Hang in there!
tonjavmooretonjavmoore on April 2nd, 2010 05:58 am (UTC)
Again I am amazed at the vivid pictures you can paint for me. The dangerous undercurrents in this story all have me tingling with anticipation. I'm lways excited to see a new chapter.

Great job.
Meredith Bronwen Mallory: uhuragarnettrees on April 2nd, 2010 02:35 pm (UTC)
*grins* I really appreciate hearing that! I see so much in my mind's eye, it's great to hear that some of it gets through on the 'page'.
deepsorskiesdeepsorskies on April 2nd, 2010 07:39 am (UTC)
I got sloppy with commenting *is ashamed*, but I'm still very much enjoying this story. Your writing style is so beautiful and evocative, especially in this chapter. The first two paragraphs are incredibly powerful.

>In the courtyard of Number Ten, the single crooked tree lifted its arthritic branches. The water lent it a strange texture, as if it were made of chipped pearl, or perhaps bone.<

That was my favourite bit! - But I liked the entire chapter, and I loved how you used the storm to bind all the different characters together - like weaving a tapestry out of various threads.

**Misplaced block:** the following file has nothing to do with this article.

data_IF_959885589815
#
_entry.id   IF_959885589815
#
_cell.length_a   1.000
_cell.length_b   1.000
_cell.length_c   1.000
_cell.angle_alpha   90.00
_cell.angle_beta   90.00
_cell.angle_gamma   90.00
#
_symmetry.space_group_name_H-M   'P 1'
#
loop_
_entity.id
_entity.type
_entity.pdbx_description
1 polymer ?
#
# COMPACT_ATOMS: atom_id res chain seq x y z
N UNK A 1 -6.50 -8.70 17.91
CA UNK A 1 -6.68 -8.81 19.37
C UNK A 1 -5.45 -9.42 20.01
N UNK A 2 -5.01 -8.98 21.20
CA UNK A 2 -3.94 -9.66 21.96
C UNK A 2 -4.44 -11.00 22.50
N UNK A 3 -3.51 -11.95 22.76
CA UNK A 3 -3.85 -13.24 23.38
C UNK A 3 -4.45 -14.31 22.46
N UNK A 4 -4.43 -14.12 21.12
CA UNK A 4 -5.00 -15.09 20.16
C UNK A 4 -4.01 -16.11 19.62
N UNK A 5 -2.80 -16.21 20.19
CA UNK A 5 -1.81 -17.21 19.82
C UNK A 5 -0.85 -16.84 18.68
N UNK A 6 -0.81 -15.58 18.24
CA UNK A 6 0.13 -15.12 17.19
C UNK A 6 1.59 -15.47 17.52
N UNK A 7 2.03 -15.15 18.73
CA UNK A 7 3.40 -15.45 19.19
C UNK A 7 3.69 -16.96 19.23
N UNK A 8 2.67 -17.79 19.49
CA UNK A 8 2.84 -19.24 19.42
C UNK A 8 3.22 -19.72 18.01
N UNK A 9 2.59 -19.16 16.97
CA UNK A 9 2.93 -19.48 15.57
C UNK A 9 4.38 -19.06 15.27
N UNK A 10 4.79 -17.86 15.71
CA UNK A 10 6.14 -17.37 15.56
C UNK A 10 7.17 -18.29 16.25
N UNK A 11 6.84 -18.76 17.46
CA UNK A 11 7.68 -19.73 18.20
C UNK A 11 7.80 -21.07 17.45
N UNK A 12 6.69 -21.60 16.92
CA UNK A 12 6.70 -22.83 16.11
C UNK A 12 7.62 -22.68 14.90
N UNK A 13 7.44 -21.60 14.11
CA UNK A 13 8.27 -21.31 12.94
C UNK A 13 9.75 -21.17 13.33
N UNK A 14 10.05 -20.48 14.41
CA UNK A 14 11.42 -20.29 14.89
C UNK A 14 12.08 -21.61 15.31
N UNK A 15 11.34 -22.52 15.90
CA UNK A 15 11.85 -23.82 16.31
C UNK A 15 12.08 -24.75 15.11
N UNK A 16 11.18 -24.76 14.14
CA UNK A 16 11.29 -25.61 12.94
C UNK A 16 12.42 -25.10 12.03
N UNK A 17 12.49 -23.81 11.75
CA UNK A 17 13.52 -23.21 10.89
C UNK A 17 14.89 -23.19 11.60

The suspension you built up here works very well. On the one hand I'm impatient, if not anxious, for Ianto to finally truly arrive - on the other I want to savour every word and am glad for every paragraph you add.
Cat Moon: REVENGEmscatmoon on April 2nd, 2010 09:59 am (UTC)
You weave a marvelous yarn, my friend. I wonder what the Feng Shui is for Hua She Street... good, bad? I love how even asleep yet, Ianto is able to comfort Jack during his nightmares. A stark reminder of how much Jack needs him, how much strength he gets from his presence. And Ianto's love and devotion to Jack, expressing itself even when he's not fully back yet. But then we know how strong the power of Ianto's love is.